Let’s say you are extremely confident that the Tokyo Olympics will take place this summer. You could place a wager on the Yes outcome by buying Yes shares at $0.91 per share (Total cost, ~$0.93 per share, as there is a 2% Liquidity Provider fee for market makers).
Previous suggestion on LessWrong suggests that savy uses of PolyMarket don't do that. They would create a Yes/No share pair and then sell the No for a few of 2% of $0.09.
While arriving at an accurate probability that a sporting event will take place is perhaps not as useful to society, when it comes to markets in health, economics, and politics, there is utility to forecasting an accurate probability of an outcome.
I don't think that's the case. Having access to an accurate probability about whether the Olympics will tell local hotels about how important it is to have a lot of beds available. It will tell AirBnB whether it makes sense to run ad campaings to get people to rent out their homes for hosting tourists that come for the Olympics.
It would be great if we would have a bunch of physicians that practice prediction-based medicine and could run a trial whether physicians that use the status quo method are better or worse then those that use your method to predict side effects for their patients.
While I do appreciate the theoretical argument it feels like our medical system is deeply flawed when it doesn't provide an easy way to run a practical way to run experiments whether the technique you propose is helpful for practicing physicians.
Is there a pithy summary which explains the basic object level idea in a sentence of four? Like when "Mindel C. Sheps proposed a principled solution", what was it? Is her solution the same as yours, or not?
Have you watched the video? To me it seems like a clear presentation of the basic idea.
It kinda seems like the idea is "use causal graphs to formally reason about diagnosis and treatment decisions" but I don't think causal graphs were common in 1958.
No, the causal graphs are used to justify that the heuristic proposed in the video is better then the status quo.
At the least, I would have expected this to be a poll, so as to get a denominator.
A denominator doesn't help with falsifing the thesis. If we do get a bunch of reports of significant side effects and a bunch of reports of no side effects, the conclusion wouldn't be that the thesis is correct but that it deserves more expensive attempts at verification.
I don't see anything significant to be gained by having a dominator.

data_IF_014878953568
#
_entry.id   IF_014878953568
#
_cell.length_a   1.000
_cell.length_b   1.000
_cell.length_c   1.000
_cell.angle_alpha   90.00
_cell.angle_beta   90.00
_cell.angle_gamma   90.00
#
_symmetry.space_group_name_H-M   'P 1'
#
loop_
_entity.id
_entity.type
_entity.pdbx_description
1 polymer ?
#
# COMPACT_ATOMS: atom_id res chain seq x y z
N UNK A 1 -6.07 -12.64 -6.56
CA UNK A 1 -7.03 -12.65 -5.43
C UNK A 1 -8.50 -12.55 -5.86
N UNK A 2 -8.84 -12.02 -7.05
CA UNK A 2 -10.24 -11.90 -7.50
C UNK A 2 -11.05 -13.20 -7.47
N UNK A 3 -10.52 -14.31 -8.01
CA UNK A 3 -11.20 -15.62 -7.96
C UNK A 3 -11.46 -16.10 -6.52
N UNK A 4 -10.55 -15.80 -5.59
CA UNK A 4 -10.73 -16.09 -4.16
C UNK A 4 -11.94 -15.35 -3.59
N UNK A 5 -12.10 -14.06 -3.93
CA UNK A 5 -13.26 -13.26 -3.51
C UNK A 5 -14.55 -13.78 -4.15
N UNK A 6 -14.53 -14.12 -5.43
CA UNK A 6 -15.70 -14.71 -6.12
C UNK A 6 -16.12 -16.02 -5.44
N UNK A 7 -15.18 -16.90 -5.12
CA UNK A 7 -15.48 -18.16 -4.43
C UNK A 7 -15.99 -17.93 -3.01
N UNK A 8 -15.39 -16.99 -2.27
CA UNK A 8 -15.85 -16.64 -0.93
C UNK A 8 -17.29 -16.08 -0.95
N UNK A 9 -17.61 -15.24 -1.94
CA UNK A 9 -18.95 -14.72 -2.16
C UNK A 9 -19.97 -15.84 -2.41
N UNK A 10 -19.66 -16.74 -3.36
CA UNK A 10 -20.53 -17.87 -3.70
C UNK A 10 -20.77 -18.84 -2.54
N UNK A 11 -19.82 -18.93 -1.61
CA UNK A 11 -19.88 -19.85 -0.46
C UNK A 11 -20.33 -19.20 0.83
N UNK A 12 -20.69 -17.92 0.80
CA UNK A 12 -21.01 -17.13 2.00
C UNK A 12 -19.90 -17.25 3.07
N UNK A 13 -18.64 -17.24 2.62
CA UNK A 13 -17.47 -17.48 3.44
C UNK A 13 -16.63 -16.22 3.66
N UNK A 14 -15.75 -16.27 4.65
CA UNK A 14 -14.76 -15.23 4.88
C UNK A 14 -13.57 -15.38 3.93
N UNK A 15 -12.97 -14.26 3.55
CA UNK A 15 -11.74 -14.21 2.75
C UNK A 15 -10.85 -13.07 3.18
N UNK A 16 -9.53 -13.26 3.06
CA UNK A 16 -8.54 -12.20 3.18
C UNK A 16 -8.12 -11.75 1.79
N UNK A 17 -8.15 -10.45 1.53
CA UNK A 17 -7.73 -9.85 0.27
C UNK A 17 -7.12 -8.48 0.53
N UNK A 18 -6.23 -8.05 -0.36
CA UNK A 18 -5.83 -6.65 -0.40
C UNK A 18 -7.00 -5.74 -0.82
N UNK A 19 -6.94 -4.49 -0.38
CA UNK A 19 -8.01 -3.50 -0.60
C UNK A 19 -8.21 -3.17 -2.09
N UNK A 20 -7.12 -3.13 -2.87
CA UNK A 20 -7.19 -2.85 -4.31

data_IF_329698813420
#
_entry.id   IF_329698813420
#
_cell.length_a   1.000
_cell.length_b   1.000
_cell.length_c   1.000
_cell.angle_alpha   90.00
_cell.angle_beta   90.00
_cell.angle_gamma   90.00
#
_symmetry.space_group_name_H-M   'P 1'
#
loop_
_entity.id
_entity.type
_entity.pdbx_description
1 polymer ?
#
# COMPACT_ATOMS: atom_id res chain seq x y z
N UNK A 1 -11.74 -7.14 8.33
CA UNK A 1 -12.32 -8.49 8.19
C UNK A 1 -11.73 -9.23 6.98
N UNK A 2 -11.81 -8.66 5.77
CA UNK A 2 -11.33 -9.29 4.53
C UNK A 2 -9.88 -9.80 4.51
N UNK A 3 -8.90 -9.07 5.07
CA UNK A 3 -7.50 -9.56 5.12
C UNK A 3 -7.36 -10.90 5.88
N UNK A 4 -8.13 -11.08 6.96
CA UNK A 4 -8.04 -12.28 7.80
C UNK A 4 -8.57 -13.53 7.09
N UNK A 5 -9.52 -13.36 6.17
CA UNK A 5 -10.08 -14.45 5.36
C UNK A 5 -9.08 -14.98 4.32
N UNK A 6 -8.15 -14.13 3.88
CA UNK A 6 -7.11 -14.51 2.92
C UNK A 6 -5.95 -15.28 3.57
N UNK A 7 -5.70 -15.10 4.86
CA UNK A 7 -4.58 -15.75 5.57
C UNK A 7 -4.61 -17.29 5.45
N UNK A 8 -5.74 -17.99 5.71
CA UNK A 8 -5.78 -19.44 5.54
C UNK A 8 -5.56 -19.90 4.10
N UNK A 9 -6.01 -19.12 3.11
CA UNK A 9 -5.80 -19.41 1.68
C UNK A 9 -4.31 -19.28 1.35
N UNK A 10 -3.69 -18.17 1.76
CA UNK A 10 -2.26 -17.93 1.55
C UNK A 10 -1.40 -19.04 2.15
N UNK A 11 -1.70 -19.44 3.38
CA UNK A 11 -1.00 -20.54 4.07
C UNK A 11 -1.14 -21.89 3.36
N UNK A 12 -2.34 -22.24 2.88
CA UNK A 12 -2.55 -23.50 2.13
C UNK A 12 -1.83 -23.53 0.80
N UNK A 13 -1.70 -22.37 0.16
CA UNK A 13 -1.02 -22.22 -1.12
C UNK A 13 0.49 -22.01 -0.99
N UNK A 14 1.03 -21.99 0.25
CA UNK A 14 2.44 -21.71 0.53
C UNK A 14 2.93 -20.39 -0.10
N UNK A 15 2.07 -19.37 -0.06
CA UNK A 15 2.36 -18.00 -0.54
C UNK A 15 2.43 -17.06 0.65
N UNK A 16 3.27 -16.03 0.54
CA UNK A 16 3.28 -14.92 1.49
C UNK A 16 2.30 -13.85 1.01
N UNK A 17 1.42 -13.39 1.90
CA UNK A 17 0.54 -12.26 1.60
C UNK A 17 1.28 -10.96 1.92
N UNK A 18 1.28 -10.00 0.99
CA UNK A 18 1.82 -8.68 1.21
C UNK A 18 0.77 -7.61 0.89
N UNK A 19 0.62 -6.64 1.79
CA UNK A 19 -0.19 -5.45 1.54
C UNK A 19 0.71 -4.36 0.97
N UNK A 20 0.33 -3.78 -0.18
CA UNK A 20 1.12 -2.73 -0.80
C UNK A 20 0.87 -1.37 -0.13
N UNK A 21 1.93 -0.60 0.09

My thought process was:
I could run a mechancial turk experiment to get a representative sample and get representative numbers from that.
That would cost money and I haven't done it before, so is there an experiment that would falsify the thesis that's cheaper to run?
If the situations looks like what Kirsch is describing, we there are likely rationalist with signficant side effects. This not being the case, would suggest that the thesis of Kirsch is wrong.
Let's write question to get to know whether there are rationalists with significant side-effects.
If there are I might even get someone else to run the mechanical turk experiment ;)
The fact that we have a lot of autoimmune disorders suggests that the negative selection step isn't perfect.
If you want to vaccinate I think you would start with a peptide that's not identical to a transporase subjection but similar and first give a vaccination dose against that. Then you vaccinate again with a peptide that's more similar and work your way towards transpoase.
Reading more it's likely that PGBD5 actually gets used productive in the brain to increase cell diversity and thus isn't as good of a target.
PGBD5 being upregulated in Alzheimers and in brain tumors makes the PGBD5 Alzheimers link interesting. If PGBD5 gets constantly expressed in train cells and creates a lot of DNA damage, it's plausible that this leads down the line to enough mutations to be a problem and Alzheimers appearing.
Edit: somehow I mistook the link to be about Alzheimers because that's what a googled for. It's instead about sporadic Creutzfeldt-Jakob disease. I however have found another study that does make the link https://doi.org/10.1371%2Fjournal.pmed.1002487
Having been able to predict that link between Alzheimers and PGBD5 ahead of time seems interesting.
California in particular will be a region to watch for new cults - our data clearly support the popular notion that California is the cult capital of the world, however only two cults have formed in California since 1990.
Raising real estage prices might be one of the key reasons why less cults formed in California. Getting a boulding to host a lot of cult members together just got a lot harder then it was in the past.
Seems like you’re looking for anecdotes rather than data which strikes me as strange for a purported rationalist.
There's a hypothesis in my post and I'm running a cheap experiment to disprove it. Absences of anecdotes would falsify the hypothesis.
If the hypothesis isn't falsified that would justify running more expensive experiments. Having detailed accounts of side effects in turn allows setting up expensive experiments in a more targeted way.
"Anecodates are not evidence" is a slogan that's quite fundamentally opposed to what this community that founded on ideas like everything is Bayesian evidence is about.
If it helps,
It doesn't help for the experiment that I care about, but I'm not going to do anything to supress any data reporting.
The French government has an official designation for cults. While I might argue that some groups are on the list that shouldn't be there and political pressures might also have changed over time to change the borders of the definition, I would expect them to be one of the best sources for looking at the changing number of cults over time.
Universally, accepted medical ethics according to which our system runs suggests that biases in the direction of finding side-effects of medications is generally good. Doctors don't report about every patient to VAERS but about those that are worth reporting about.
I do think that for people with signifanct side-effects describing them is no unnecessary burden and those descriptions is what I'm looking for.
A pure poll would better be done on mechanical turk, survey monkey a similar service that actually give you a representative sample. If someone wants to run such a poll I'm would be happy to see the results.